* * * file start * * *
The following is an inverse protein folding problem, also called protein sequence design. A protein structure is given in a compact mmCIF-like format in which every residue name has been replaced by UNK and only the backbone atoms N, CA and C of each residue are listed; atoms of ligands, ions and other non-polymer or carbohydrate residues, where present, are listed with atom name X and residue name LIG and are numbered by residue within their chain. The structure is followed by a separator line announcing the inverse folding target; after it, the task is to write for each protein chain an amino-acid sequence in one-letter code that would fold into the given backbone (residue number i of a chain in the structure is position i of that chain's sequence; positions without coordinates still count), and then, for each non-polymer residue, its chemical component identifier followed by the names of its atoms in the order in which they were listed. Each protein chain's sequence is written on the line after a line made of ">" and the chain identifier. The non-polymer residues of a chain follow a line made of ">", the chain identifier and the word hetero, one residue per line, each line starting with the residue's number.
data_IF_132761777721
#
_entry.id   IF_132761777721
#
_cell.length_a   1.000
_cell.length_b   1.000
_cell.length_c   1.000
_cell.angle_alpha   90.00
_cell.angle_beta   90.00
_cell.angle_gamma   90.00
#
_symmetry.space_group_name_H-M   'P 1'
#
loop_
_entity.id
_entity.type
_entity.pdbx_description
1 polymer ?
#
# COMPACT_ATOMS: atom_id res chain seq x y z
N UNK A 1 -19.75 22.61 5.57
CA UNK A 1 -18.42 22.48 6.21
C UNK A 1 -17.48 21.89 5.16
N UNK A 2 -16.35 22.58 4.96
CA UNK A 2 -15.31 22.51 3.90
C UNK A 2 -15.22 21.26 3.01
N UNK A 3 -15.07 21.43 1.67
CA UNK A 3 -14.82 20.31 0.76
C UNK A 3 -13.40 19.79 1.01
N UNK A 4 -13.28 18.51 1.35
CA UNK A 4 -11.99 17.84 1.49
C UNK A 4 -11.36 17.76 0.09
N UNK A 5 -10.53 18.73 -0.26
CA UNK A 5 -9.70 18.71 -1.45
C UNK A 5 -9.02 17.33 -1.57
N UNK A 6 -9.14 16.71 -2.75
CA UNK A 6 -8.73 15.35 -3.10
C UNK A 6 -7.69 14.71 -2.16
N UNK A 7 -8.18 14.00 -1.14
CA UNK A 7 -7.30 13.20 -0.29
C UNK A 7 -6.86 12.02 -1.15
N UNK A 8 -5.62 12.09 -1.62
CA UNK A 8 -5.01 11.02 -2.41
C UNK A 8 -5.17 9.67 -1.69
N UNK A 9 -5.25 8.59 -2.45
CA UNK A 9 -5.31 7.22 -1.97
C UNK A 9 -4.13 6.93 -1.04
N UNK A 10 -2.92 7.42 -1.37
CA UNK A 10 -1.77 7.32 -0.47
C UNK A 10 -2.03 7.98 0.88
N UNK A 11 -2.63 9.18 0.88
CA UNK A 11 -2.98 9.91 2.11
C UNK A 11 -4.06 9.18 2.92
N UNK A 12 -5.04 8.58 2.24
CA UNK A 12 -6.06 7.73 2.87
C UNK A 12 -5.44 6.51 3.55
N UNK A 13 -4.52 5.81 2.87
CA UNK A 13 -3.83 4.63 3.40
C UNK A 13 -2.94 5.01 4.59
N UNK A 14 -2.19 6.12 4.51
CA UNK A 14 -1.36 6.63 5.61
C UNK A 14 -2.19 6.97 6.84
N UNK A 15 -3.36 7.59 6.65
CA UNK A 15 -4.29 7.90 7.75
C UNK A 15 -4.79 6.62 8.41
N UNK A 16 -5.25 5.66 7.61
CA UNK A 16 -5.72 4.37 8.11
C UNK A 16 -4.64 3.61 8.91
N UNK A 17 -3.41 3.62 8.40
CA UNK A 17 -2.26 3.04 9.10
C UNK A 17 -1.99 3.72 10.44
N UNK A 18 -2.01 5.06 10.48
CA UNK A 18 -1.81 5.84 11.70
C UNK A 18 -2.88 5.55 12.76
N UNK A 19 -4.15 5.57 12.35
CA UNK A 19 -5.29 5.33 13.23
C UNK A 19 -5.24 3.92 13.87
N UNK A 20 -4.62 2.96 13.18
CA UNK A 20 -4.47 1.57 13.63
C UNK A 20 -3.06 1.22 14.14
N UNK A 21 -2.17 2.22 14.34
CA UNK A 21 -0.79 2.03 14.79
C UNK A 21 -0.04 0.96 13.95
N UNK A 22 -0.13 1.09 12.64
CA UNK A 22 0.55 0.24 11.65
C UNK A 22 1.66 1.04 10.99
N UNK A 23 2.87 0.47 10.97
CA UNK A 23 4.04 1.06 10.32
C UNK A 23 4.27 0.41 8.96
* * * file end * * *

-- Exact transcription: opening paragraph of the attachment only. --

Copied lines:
The following is an inverse protein folding problem, also called protein sequence design. A protein structure is given in a compact mmCIF-like format in which every residue name has been replaced by UNK and only the backbone atoms N, CA and C of each residue are listed; atoms of ligands, ions and other non-polymer or carbohydrate residues, where present, are listed with atom name X and residue name LIG and are numbered by residue within their chain. The structure is followed by a separator line announcing the inverse folding target; after it, the task is to write for each protein chain an amino-acid sequence in one-letter code that would fold into the given backbone (residue number i of a chain in the structure is position i of that chain's sequence; positions without coordinates still count), and then, for each non-polymer residue, its chemical component identifier followed by the names of its atoms in the order in which they were listed. Each protein chain's sequence is written on the line after a line made of ">" and the chain identifier. The non-polymer residues of a chain follow a line made of ">", the chain identifier and the word hetero, one residue per line, each line starting with the residue's number.